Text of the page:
5. Conclusions

In addition to evaluating projects’ results from the perspective of time, money, and quality, it is necessary to consider their impact on the environment. For that reason, there have been many surveys on the possibility of introducing the concept of sustainability into project management. Introducing sustainability dimensions relates to project management politics, processes, and procedures, which have social, environment, and financial aspects that ought to be in balance. Projects are managed using a certain methodology or approach, both in the public and private sector. Since there is an apparent growing interest in sustainable project management, it is necessary to explore and develop a practice for sustainable project management. Based on the research results, the authors of this paper analyzed the application of project management methodologies in different sectors, their support for introducing sustainability dimensions, the level of integration of sustainability dimensions with project management group processes, as well as the required knowledge and skills for sustainable project management in different sectors.
The results of the research have revealed that projects managed using a certain methodology were not inconsistent with internal processes that have elements of sustainability. Thus, it can be concluded that there is support for the introduction of sustainability when projects are managed using a certain methodology. The application of methodologies differs when it comes to sectors. The PMI methodology is more commonly used in the public sector, while the agile methodology and internally developed methodologies are more popular in the private sector. There is a more distinct need for completeness in scope management in the public sector than in the private sector. Furthermore, the public sector is characterized by a lack of knowledge and awareness of sustainability dimensions and “green” technologies and materials, and more often than not, it is also characterized by an unavailability of “green” solutions, compared to the private sector. The successful management of a project’s scope is especially important for sustainable project management, since an inadequate understanding of the meaning of a sustainable project or process will have a negative impact on the scope definition, which will, in turn, lead to inefficiency.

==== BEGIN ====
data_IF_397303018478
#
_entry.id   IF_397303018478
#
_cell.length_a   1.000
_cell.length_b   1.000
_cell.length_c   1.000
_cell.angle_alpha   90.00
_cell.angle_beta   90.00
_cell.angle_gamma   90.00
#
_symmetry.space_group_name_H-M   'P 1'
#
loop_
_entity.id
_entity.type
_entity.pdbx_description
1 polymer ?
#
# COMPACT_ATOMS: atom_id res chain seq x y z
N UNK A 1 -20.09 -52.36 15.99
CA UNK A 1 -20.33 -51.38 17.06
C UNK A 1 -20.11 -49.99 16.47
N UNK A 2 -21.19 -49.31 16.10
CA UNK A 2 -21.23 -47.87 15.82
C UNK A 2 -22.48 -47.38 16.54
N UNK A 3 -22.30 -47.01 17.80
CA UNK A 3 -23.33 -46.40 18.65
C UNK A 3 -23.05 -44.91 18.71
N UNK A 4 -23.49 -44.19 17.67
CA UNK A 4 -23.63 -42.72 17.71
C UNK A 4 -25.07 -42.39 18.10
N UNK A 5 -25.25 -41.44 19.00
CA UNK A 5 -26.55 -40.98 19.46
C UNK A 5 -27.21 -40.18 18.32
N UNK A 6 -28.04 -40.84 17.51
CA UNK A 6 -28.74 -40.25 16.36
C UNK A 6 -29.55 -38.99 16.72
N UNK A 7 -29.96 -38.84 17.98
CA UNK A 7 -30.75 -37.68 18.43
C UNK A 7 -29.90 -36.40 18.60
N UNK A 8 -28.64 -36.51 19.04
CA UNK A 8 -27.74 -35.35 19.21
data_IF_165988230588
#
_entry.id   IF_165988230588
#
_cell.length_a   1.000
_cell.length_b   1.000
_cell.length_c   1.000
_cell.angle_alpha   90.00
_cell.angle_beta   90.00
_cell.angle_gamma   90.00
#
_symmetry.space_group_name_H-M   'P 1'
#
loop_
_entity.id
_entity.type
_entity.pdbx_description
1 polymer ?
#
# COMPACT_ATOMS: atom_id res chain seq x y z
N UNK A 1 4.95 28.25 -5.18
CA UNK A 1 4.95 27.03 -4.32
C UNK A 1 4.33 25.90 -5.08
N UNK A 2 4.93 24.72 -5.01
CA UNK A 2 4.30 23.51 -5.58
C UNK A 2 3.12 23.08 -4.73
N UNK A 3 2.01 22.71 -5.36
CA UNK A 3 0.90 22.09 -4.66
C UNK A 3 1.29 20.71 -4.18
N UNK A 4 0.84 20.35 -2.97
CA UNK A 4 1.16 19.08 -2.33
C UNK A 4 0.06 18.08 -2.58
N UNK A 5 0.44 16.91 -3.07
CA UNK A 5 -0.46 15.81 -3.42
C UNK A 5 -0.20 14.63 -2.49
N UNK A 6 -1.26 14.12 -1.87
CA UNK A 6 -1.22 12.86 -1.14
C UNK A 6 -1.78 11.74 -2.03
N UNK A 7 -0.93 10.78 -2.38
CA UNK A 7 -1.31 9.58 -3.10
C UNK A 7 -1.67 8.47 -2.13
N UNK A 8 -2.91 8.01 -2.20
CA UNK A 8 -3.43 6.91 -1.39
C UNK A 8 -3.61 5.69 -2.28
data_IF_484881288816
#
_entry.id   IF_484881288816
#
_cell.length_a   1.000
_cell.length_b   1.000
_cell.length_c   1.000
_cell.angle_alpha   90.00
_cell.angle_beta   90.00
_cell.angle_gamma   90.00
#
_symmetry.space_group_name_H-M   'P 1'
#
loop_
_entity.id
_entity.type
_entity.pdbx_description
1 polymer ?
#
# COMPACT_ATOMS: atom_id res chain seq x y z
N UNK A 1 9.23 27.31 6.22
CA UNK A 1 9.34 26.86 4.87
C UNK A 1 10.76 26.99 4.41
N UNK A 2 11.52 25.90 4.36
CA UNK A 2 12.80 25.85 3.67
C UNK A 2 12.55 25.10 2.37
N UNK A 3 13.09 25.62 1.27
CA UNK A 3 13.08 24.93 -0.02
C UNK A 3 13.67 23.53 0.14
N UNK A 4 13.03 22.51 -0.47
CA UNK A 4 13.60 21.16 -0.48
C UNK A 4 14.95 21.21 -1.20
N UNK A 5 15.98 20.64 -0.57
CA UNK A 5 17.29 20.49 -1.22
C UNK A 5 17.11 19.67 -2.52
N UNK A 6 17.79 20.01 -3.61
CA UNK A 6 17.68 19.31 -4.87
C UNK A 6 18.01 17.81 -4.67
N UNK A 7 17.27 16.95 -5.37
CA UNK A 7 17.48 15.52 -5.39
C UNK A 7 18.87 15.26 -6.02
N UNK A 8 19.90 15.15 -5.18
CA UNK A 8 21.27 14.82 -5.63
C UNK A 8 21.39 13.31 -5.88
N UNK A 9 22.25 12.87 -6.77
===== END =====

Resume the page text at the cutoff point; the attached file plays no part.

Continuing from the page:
Given that the project management process includes groups of subprocesses, to understand the correlation between project management and sustainability, the authors examined whether introducing sustainability has an equal influence within each group of subprocesses. Since the results showed that it has the highest impact on planning and execution processes, and the lowest impact on the initiation process, it was concluded that introducing sustainability does not have the same influence on all groups of subprocesses. For sustainable project management, it is important to understand these differences and to establish the right balance.
Introducing the social, environmental, and economic dimensions of sustainability into project management changes the level of responsibility and the set of competences required of the project manager. The project management orientation ceases to be short-term, and project managers become responsible for the sustainability of the project results and must consider all long-term impacts and effects. Furthermore, introducing sustainable project management changes the list of stakeholders; it becomes more comprehensive, which complicates the responsibility of project manager. Besides the need to be competent in the sense of having the knowledge, skills, and capabilities required for project management, sustainability in project management requires project managers to be ethical, righteous, and fair in managing projects.